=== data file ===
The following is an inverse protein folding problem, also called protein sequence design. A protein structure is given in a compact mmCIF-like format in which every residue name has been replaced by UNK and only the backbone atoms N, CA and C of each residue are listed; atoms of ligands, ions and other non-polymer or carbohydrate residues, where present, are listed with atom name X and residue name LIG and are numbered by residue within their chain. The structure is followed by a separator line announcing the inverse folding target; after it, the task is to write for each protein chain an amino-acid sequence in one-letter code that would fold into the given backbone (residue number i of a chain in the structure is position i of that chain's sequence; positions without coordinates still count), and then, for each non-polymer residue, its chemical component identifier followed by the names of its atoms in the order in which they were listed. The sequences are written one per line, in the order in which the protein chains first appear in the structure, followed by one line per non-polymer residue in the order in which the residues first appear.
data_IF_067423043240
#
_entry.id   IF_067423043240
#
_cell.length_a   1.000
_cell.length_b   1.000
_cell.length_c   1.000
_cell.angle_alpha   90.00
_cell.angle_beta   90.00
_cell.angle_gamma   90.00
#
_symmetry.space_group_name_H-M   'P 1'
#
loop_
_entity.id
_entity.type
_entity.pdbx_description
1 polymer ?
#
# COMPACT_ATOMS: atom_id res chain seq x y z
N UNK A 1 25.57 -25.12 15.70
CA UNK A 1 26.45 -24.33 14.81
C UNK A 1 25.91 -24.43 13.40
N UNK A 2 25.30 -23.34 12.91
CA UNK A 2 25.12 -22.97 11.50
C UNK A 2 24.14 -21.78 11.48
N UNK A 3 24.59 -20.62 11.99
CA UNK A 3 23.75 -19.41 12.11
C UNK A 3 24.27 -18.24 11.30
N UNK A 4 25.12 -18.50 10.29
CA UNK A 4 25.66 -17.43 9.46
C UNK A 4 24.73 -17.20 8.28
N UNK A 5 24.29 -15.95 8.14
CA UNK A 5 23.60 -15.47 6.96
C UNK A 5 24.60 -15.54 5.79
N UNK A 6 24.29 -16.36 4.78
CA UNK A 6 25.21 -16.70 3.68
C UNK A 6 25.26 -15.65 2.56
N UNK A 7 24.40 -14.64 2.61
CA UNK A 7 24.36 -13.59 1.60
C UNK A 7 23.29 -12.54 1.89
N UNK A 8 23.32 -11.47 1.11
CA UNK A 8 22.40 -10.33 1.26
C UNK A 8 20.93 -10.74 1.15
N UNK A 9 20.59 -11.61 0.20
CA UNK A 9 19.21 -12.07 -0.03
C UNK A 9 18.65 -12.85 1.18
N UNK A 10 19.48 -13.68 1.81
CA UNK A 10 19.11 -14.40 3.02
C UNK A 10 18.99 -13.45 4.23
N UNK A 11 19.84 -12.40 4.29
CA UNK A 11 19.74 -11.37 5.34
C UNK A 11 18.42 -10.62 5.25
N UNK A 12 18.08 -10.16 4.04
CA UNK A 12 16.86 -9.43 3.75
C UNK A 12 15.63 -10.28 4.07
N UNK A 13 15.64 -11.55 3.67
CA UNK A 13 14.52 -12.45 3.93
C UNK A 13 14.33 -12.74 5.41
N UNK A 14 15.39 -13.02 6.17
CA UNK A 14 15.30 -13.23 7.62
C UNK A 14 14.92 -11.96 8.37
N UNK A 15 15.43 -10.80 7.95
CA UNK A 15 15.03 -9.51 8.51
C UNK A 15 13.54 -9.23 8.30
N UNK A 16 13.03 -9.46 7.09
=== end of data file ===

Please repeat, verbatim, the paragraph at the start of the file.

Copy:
The following is an inverse protein folding problem, also called protein sequence design. A protein structure is given in a compact mmCIF-like format in which every residue name has been replaced by UNK and only the backbone atoms N, CA and C of each residue are listed; atoms of ligands, ions and other non-polymer or carbohydrate residues, where present, are listed with atom name X and residue name LIG and are numbered by residue within their chain. The structure is followed by a separator line announcing the inverse folding target; after it, the task is to write for each protein chain an amino-acid sequence in one-letter code that would fold into the given backbone (residue number i of a chain in the structure is position i of that chain's sequence; positions without coordinates still count), and then, for each non-polymer residue, its chemical component identifier followed by the names of its atoms in the order in which they were listed. The sequences are written one per line, in the order in which the protein chains first appear in the structure, followed by one line per non-polymer residue in the order in which the residues first appear.